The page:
There is a investment movement which is gaining popularity called Socially Responsible Investing (SRI) or Impact Investing. These movements are founded on the idea that you vote with your dollars (which I agree with) but they take it a step farther than I did in my examples. SRI says that you vote with your stock selections as well. They say if you can’t explain why you are invested in something to someone outside of the financial services industry, you shouldn’t stay invested in it. They say that you should feel guilty for owning shares of companies you wish would go bankrupt.
Hm. Sounds like it is time for a confession: I personally own shares of Vanguard’s S&P 500 ETF (ticker symbol VOO).
VOO tracks the S&P 500 for the tiny expense ratio of 0.04%. It is on our Buy List right now and is used in our diversified portfolios to fill the Large Cap sector.
Among its holdings, VOO has 0.56% allocated to Altria Group and 0.73% to Philip Morris International. These companies are the two largest producers of tobacco products. For that reason, they are also both part of the 500 largest companies in the United States.
Translated out of financial speak, I oppose the tobacco industry and am a partial owner of tobacco companies.
I can see why people would feel weird about this.
Imagine that I owned shares of Altria Group directly in my retirement account. If I owned 200 shares, they would be worth around $13,670 (depending on the day) and, as they have almost 2 billion shares out there, I would be a 0.0000001% owner of the company. I would own a 0.0000001% share of the company’s earnings and dividend distributions. When a smoker purchases cigarettes for say $25, 0.0000001% of the profit ($0.0000025) would be mine. After 4,000 of such purchases, I would have earned $0.01 or one penny. I would get those earnings either from dividend distributions or from stock price increases.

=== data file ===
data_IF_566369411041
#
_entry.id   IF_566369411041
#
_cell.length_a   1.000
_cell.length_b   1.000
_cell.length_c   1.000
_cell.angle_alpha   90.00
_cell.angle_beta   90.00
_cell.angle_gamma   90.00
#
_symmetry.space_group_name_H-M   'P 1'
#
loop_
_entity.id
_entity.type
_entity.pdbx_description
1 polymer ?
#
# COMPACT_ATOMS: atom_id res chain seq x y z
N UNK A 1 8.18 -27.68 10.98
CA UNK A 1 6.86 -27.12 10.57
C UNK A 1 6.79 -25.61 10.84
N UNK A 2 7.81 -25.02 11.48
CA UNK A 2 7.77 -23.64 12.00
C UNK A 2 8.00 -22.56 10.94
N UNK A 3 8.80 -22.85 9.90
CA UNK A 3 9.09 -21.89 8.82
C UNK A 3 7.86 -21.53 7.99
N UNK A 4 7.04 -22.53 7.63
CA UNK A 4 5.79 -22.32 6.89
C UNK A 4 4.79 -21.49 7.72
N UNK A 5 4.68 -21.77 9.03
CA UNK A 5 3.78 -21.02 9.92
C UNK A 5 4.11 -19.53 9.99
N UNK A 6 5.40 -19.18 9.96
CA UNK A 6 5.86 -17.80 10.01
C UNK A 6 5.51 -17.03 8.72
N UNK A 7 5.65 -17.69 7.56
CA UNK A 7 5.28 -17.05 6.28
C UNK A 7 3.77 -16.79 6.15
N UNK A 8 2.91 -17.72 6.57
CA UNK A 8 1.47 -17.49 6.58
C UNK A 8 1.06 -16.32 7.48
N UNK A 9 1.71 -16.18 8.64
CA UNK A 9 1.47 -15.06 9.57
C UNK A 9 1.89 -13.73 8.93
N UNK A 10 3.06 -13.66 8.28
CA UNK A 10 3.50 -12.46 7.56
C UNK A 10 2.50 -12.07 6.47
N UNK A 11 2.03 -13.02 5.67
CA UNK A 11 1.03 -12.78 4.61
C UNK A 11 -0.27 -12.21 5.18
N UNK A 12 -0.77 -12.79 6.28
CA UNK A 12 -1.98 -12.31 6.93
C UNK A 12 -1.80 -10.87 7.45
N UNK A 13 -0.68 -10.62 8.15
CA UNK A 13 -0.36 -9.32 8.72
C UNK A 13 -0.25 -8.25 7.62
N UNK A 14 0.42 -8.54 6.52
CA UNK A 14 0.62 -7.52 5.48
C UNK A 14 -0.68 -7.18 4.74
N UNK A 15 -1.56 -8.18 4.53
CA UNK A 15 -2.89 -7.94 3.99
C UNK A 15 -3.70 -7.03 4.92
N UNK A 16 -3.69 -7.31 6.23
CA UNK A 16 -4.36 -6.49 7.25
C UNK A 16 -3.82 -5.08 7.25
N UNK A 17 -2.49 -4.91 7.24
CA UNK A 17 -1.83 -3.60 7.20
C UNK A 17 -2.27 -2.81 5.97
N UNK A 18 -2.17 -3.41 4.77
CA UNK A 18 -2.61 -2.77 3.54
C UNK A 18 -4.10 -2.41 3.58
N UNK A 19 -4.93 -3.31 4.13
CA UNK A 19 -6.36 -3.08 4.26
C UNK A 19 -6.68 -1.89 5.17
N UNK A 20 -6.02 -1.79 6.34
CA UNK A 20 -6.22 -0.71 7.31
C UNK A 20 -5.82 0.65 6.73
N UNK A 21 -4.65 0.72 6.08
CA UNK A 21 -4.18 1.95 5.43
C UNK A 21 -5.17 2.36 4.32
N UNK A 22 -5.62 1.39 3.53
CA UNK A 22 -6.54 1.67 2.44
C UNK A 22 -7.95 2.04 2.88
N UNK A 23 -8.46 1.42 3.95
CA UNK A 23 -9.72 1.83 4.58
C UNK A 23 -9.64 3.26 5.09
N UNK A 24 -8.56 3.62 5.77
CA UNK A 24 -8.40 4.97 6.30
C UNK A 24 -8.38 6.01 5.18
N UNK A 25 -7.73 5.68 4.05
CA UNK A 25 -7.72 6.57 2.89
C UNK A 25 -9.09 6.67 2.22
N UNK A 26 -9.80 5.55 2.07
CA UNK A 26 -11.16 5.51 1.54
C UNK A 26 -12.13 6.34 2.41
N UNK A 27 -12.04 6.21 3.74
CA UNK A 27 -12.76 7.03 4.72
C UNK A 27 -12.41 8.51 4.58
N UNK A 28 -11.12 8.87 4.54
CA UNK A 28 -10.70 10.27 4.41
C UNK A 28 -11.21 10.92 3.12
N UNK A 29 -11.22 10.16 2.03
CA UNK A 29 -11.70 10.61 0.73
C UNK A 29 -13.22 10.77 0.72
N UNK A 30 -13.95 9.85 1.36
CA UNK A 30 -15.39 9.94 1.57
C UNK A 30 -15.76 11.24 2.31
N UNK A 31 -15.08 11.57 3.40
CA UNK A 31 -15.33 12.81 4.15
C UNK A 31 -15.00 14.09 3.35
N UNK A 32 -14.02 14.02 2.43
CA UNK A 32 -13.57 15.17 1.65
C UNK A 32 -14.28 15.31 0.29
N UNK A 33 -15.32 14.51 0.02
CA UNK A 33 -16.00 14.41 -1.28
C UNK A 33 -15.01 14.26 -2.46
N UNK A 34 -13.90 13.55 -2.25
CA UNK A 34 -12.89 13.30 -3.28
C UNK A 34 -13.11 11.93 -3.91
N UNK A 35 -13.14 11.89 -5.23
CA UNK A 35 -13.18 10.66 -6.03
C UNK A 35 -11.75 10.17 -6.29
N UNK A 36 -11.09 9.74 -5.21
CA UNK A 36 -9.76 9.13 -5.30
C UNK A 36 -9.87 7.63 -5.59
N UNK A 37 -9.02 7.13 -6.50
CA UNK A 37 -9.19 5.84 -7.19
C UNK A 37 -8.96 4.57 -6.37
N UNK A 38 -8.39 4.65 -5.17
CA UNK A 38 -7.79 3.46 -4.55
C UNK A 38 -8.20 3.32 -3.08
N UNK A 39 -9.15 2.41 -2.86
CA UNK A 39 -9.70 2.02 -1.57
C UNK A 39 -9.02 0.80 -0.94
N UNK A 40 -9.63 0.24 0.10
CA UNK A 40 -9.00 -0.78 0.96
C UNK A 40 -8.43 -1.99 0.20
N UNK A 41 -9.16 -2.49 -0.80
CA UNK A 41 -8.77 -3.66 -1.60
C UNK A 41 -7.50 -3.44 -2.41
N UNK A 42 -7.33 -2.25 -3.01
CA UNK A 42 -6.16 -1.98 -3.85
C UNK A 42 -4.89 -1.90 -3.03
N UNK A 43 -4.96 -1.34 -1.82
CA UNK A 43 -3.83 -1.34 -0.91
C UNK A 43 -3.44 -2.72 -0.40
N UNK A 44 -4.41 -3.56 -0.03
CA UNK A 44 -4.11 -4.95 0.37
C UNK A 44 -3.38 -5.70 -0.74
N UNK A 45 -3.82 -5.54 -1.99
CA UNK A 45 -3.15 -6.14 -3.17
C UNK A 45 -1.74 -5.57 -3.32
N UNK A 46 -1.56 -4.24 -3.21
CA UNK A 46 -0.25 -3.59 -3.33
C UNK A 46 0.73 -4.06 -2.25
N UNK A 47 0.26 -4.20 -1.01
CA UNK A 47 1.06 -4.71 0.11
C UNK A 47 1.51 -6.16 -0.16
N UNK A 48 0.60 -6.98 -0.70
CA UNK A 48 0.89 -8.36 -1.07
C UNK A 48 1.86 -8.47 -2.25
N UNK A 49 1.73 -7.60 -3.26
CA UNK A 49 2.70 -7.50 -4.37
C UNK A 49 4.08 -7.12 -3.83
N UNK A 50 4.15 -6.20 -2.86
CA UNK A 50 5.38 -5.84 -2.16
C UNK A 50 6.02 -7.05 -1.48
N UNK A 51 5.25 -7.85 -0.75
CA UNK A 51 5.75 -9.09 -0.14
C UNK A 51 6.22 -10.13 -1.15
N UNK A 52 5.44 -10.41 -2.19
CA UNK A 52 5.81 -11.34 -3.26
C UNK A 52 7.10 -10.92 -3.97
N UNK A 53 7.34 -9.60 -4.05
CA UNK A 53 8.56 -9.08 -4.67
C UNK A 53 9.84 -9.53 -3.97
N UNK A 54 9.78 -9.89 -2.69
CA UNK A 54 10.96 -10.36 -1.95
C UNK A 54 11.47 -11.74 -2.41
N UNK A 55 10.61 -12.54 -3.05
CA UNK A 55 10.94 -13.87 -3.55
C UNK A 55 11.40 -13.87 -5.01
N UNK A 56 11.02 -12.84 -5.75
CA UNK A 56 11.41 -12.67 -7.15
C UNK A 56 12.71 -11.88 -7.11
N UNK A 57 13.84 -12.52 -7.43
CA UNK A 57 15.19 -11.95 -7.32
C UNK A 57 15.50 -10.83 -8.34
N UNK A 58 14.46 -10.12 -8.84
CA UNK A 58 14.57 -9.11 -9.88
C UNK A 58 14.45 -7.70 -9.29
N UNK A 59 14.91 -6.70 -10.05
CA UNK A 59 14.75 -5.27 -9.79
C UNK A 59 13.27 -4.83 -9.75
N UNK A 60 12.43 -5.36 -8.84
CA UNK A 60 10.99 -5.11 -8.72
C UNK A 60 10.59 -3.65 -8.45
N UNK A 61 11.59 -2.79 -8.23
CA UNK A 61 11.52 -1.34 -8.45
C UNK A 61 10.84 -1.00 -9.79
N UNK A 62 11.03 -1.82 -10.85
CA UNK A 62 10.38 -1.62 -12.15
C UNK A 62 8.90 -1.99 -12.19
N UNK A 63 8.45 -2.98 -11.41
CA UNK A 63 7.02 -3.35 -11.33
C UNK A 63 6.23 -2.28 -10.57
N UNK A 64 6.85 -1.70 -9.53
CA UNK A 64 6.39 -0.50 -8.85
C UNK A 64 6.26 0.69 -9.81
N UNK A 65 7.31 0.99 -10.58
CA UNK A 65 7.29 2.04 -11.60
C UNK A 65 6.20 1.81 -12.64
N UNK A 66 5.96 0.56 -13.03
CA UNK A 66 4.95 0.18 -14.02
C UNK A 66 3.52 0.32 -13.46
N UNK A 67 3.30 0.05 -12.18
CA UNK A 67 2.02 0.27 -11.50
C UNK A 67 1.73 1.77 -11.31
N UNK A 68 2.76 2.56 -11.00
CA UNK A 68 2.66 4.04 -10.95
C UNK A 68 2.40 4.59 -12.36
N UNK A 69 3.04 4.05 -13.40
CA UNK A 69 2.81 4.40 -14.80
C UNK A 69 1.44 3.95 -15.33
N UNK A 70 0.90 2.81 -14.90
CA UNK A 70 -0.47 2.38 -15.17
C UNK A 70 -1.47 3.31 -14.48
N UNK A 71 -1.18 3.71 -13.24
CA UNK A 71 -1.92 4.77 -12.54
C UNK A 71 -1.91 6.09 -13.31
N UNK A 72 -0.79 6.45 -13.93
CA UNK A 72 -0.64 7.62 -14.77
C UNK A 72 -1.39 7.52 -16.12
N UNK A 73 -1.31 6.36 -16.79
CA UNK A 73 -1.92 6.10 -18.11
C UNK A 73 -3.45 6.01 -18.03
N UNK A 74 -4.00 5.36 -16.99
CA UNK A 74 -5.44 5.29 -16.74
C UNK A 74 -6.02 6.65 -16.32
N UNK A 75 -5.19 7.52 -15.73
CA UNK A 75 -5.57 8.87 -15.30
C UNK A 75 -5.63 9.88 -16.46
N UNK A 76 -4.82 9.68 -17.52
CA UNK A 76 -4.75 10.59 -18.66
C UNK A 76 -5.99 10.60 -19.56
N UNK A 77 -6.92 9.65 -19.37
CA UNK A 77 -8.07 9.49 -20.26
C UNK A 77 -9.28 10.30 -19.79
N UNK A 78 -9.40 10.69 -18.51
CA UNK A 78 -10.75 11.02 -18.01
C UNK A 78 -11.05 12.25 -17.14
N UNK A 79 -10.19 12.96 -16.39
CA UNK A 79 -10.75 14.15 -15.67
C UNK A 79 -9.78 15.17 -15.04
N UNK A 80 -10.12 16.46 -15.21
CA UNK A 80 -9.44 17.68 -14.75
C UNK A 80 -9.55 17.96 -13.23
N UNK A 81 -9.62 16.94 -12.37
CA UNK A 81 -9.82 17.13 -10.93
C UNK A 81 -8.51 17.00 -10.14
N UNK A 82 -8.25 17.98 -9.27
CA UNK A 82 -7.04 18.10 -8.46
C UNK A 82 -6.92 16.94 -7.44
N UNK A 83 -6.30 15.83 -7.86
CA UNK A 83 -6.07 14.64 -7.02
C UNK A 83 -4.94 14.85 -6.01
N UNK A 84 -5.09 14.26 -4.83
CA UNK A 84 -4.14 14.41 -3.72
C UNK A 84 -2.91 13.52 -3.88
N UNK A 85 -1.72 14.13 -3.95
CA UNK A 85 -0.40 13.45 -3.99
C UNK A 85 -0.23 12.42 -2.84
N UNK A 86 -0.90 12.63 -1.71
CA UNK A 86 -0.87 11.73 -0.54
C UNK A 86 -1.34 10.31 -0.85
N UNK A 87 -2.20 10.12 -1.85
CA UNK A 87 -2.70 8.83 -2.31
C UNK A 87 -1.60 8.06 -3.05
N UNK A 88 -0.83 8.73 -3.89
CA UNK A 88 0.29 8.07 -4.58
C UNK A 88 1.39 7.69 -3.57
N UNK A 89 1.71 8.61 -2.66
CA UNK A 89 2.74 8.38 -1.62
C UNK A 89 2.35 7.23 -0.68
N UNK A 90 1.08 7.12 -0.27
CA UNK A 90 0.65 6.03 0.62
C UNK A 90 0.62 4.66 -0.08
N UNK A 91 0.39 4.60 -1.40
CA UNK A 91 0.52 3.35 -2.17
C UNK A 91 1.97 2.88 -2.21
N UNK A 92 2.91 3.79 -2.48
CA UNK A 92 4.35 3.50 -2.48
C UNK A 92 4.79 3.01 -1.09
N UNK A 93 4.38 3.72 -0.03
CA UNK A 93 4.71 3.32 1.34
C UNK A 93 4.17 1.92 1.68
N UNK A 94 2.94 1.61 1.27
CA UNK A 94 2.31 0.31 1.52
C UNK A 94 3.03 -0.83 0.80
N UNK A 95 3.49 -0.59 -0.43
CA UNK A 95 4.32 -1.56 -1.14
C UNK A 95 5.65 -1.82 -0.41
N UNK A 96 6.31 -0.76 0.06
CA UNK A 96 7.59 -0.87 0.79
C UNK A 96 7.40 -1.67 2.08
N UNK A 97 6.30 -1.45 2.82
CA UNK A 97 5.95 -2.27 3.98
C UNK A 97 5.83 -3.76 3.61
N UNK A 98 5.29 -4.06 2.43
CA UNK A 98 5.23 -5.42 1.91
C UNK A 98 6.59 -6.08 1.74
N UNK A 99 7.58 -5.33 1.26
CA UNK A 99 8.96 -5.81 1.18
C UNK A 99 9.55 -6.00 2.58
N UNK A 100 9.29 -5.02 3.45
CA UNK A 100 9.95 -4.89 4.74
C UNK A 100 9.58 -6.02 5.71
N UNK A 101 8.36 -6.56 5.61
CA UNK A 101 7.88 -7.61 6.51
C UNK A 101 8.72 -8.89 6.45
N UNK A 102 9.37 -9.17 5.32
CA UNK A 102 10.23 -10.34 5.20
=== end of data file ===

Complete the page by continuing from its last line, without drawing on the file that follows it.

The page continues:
Either way, my retirement account would grow from other people patronizing “my” tobacco company. I’d have a retirement funded by a business I abhor.
Now, I won’t change anything by avoiding owning this tobacco company. It is a company; someone will own it. If I don’t buy or sell these shares, someone else or a third-party market maker will buy them. Altria Group is a 136 billion dollar company.
I won’t change anything by avoiding these stock profits. The market does not change; there are the same number of Altria shares out there before and after my sale. Society does not benefit; Altria is still a billion dollar company with millions of annual patrons. And I don’t even benefit. In fact, I lose my share of those billions of dollars.
The only thing I could be said to gain is the peace of mind that I did not profit from practices with which I disagree. Now, that peace of mind is worth something. After all, you may be able to retire as a part owner of We-Murder-Toddlers (a made-up evil company), and they may still be the same murderous company regardless of if you are an owner, but is that really how you’d like to make your money?